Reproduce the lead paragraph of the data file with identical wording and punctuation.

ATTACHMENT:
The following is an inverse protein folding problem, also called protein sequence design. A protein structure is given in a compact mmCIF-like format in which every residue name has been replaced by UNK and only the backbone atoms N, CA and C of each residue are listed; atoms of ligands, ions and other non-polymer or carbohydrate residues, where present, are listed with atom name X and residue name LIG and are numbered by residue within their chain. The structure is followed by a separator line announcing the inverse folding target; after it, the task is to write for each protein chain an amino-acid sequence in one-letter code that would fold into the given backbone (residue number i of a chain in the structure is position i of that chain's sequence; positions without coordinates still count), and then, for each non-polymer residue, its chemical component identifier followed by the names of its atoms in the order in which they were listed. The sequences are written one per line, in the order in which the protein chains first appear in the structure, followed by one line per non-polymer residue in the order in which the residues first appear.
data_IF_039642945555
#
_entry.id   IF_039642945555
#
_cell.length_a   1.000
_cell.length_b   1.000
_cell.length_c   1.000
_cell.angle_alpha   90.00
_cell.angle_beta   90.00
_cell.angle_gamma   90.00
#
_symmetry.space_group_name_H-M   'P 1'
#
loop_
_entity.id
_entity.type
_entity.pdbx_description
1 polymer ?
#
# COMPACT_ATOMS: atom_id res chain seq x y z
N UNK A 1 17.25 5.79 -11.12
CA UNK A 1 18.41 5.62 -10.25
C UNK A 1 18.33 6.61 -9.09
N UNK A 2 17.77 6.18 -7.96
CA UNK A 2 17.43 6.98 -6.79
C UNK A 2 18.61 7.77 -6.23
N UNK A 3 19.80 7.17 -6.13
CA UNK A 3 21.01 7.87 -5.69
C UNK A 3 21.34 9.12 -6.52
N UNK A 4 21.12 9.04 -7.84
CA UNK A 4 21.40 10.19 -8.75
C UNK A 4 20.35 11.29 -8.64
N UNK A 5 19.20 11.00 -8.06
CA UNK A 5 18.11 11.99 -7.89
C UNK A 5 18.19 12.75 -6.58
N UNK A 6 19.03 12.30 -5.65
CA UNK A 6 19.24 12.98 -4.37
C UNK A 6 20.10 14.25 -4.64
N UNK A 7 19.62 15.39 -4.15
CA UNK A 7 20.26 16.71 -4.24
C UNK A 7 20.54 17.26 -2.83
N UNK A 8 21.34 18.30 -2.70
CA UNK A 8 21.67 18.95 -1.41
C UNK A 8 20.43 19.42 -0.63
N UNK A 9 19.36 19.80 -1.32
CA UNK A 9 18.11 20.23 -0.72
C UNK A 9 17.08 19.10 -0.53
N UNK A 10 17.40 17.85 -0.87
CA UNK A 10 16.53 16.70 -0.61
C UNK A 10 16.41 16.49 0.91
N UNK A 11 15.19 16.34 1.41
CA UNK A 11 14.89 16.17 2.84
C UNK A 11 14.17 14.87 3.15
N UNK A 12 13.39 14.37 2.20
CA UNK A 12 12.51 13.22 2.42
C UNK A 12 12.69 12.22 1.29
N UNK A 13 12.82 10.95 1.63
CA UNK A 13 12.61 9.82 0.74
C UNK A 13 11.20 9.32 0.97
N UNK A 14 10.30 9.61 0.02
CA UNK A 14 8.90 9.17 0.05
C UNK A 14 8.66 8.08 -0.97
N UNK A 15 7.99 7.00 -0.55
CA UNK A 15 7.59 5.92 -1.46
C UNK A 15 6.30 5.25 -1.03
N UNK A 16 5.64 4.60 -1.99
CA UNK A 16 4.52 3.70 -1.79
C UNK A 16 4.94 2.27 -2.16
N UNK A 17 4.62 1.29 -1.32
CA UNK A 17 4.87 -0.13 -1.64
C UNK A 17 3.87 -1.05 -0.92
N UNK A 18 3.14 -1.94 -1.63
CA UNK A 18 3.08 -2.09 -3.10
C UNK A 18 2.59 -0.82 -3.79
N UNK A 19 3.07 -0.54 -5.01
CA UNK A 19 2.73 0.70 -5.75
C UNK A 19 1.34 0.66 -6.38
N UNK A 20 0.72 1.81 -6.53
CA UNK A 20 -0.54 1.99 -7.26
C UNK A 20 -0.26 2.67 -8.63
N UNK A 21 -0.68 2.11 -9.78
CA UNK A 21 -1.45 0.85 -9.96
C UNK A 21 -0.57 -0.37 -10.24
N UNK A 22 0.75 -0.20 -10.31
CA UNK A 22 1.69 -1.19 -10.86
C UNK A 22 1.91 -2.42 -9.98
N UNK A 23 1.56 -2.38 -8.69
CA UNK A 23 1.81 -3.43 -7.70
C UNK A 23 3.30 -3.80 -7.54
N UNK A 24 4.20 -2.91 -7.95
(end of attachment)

The following is an inverse protein folding problem, also called protein sequence design. A protein structure is given in a compact mmCIF-like format in which every residue name has been replaced by UNK and only the backbone atoms N, CA and C of each residue are listed; atoms of ligands, ions and other non-polymer or carbohydrate residues, where present, are listed with atom name X and residue name LIG and are numbered by residue within their chain. The structure is followed by a separator line announcing the inverse folding target; after it, the task is to write for each protein chain an amino-acid sequence in one-letter code that would fold into the given backbone (residue number i of a chain in the structure is position i of that chain's sequence; positions without coordinates still count), and then, for each non-polymer residue, its chemical component identifier followed by the names of its atoms in the order in which they were listed. The sequences are written one per line, in the order in which the protein chains first appear in the structure, followed by one line per non-polymer residue in the order in which the residues first appear.